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Candied Jalapeños, also known as Cowboy Candy, are great on nachos, burgers, or anything you can imagine! Sweet with heat, and easy to can for later!
Every year we grow jalapeños in our garden just to use them for this recipe! My husband is addicted to all spicy things, so he eats these like potato chips! A while back Applebee’s used to have a spicy burger that had candied jalapeños, which is where my husband first tried them, and once he tried that burger, he was hooked and we’ve been making candied jalapeños ever since.
What are candied jalapeños? They are jalapeños that you slice and pickle like you would beets or other things – lots of sugar and some vinegar with spices. Some people even call these beauties Cowboy Candy. They’re sweet with lots of heat!
My husband likes to eat these candied jalapeños on burgers, nachos, or over some cream cheese on a cracker! Really, you can put them on anything, if spicy is your thing. You are going to love them!
- 1 1/2 lbs fresh jalapeños, washed, stems removed, and sliced (instructions below)
- 1 cup apple cider vinegar (white vinegar works fine too)
- 3 cups granulated sugar
- 1/4 tsp turmeric
- 1/4 tsp celery seed
- 1 1/2 tsp garlic powder
- 1/2 tsp ground cayenne pepper
- *Be sure to wear gloves or wash your hands thoroughly after preparing the jalapeños; do NOT touch your face or eyes. Remove and discard jalapeño stems, scoop out and throw away any seeds, depending on your heat tolerance, then slice each pepper into uniform ⅛ to ¼ inch rounds. Set aside.
- In a large pot, bring cider vinegar, sugar, turmeric, celery seed, garlic powder, and cayenne to a boil. Reduce heat and simmer for 5 minutes. Add the pepper slices and simmer for 4 minutes. Use a slotted spoon to transfer the peppers into clean, sterile canning jars, packing the jalapeños semi-firmly within ¼-inch of the upper rim of the jar. Turn heat up under the pot with the syrup and bring to a full rolling boil. Boil hard for 6 minutes.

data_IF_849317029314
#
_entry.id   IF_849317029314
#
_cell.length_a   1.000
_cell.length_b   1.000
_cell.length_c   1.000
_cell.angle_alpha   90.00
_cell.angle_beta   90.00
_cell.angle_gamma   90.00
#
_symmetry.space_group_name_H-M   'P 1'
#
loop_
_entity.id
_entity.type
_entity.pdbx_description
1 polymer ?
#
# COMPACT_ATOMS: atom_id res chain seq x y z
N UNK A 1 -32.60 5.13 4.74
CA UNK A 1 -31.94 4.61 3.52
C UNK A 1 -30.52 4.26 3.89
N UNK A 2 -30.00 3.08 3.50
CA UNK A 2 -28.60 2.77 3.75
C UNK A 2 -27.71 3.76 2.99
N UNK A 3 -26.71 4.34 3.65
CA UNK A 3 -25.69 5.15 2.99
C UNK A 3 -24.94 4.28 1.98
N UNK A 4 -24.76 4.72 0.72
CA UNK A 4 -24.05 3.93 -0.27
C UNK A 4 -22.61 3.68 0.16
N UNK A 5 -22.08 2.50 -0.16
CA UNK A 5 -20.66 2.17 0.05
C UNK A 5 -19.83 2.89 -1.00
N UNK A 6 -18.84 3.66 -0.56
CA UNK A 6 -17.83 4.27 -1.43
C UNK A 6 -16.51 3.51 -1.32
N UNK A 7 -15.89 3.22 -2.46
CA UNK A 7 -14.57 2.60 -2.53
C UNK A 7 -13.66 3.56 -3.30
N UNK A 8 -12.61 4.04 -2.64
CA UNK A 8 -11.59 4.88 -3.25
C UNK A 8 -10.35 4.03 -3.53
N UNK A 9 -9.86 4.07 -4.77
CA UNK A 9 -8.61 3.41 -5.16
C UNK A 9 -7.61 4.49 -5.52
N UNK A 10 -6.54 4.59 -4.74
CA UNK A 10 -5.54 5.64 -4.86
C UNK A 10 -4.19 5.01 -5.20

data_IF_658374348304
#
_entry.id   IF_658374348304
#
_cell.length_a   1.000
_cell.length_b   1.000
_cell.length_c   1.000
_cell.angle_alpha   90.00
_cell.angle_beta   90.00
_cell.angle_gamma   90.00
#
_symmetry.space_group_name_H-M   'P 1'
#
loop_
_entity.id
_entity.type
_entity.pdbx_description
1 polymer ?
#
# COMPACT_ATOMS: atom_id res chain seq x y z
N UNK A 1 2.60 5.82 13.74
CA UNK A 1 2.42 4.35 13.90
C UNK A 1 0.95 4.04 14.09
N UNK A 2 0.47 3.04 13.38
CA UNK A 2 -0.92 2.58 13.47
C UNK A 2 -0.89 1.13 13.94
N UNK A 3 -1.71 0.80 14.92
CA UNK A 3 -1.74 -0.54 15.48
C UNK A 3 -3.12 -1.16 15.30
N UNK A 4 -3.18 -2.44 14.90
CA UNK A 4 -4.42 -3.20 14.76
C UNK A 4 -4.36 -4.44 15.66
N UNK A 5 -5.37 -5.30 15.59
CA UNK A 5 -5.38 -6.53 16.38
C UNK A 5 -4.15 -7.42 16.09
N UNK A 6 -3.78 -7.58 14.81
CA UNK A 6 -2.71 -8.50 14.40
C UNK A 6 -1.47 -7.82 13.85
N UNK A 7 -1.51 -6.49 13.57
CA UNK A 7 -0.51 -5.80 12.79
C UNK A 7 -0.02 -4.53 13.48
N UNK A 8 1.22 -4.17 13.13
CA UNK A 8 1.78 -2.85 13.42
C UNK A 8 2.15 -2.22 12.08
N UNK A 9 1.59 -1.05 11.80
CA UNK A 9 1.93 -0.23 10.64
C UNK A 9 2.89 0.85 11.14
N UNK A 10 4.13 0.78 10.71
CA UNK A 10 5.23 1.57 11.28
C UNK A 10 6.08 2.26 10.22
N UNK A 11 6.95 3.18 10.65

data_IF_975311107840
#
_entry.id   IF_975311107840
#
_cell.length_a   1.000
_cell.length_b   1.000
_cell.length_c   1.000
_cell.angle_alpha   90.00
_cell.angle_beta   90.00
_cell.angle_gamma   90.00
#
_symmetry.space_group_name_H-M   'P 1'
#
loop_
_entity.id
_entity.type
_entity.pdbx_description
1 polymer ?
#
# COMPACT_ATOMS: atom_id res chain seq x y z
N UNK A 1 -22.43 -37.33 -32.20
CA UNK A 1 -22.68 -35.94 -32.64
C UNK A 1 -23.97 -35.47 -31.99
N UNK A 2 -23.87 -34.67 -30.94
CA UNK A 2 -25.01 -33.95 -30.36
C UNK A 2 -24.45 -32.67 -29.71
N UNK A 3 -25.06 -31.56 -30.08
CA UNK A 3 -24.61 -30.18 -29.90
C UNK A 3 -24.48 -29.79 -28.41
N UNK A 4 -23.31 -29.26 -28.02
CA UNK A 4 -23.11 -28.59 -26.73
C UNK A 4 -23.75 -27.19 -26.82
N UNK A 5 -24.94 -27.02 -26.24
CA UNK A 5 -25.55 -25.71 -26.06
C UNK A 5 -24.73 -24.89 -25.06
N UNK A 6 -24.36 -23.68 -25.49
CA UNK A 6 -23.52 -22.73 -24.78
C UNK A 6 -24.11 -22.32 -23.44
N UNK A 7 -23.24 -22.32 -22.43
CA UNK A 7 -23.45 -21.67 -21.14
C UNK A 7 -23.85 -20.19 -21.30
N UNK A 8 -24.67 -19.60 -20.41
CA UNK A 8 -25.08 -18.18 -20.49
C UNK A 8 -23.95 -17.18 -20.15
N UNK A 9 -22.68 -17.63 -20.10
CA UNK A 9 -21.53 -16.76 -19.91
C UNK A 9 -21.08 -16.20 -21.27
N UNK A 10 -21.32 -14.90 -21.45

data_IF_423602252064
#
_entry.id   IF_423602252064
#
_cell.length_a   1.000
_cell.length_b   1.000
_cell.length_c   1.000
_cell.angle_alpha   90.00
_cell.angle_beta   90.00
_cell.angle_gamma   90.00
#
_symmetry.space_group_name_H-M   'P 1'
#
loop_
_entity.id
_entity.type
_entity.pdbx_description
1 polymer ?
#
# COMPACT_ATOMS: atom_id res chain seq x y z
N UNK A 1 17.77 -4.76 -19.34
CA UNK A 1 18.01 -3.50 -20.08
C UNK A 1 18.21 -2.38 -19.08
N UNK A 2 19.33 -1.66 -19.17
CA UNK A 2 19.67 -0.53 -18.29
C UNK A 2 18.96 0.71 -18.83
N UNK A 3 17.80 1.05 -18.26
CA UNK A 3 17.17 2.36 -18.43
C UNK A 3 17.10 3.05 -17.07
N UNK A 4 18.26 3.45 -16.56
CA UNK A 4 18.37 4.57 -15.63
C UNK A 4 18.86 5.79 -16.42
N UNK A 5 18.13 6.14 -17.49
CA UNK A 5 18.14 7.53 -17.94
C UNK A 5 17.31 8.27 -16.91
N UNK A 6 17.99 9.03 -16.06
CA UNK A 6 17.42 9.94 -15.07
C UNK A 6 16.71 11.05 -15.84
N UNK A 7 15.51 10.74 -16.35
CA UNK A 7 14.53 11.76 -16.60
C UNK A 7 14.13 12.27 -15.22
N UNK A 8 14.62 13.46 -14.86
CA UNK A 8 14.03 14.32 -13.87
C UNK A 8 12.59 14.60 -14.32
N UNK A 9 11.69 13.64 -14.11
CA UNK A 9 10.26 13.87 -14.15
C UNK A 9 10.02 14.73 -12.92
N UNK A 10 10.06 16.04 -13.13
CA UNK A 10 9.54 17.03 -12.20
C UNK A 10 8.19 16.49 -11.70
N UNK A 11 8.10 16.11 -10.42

- Use a ladle to pour the boiling syrup into the jars over the jalapeño slices. Insert a plastic knife to the bottom of the jar two or three times to release any trapped pockets of air. Adjust the level of syrup if necessary. (*If you have leftover syrup, it’s a great marinade for meat! Don’t throw it out!) Wipe the rims of the jars with a clean, damp paper towel and fix on new, two-piece lids to finger tightness.
- If you do NOT want to can these to the point of shelf stable, simply cool jars at room temperature for an hour and then store them in your refrigerator.
- To can, place jars in a canner and cover with water by 2-inches. Bring the water to a full rolling boil. When it reaches a full rolling boil, set the timer for 10 minutes for half-pints or 15 minutes for pints. When the timer goes off, use canning tongs to transfer the jars to a cooling rack or kitchen towel. Leave them to cool, undisturbed, for 24 hours. When fully cooled, wipe them with a clean damp washcloth, double check that they’ve sealed properly, then label.